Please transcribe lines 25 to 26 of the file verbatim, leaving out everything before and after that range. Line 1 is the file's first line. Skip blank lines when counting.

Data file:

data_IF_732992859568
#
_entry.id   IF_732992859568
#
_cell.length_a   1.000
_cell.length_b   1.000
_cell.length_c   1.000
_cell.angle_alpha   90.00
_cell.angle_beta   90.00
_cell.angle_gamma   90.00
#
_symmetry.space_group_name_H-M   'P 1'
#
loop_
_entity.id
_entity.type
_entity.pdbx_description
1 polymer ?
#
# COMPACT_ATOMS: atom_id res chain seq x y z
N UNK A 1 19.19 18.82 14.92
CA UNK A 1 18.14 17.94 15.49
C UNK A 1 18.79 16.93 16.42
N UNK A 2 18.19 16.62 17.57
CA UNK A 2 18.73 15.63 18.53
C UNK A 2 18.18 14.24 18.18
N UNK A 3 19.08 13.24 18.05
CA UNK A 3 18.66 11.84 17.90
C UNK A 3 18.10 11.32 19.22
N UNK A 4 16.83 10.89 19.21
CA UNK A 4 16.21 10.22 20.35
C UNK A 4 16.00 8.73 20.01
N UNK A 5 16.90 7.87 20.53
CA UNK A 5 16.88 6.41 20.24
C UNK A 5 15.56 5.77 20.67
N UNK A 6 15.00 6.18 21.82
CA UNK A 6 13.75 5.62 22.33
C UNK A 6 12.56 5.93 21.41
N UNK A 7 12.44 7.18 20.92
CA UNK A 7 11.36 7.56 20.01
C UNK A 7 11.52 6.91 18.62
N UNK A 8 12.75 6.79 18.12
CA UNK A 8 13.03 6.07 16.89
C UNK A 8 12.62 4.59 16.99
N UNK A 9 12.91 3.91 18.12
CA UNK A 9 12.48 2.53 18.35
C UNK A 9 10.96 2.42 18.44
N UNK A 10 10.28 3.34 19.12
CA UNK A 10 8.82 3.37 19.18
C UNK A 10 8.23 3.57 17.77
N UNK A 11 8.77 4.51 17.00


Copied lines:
CA UNK A 2 18.73 15.63 18.53
C UNK A 2 18.18 14.24 18.18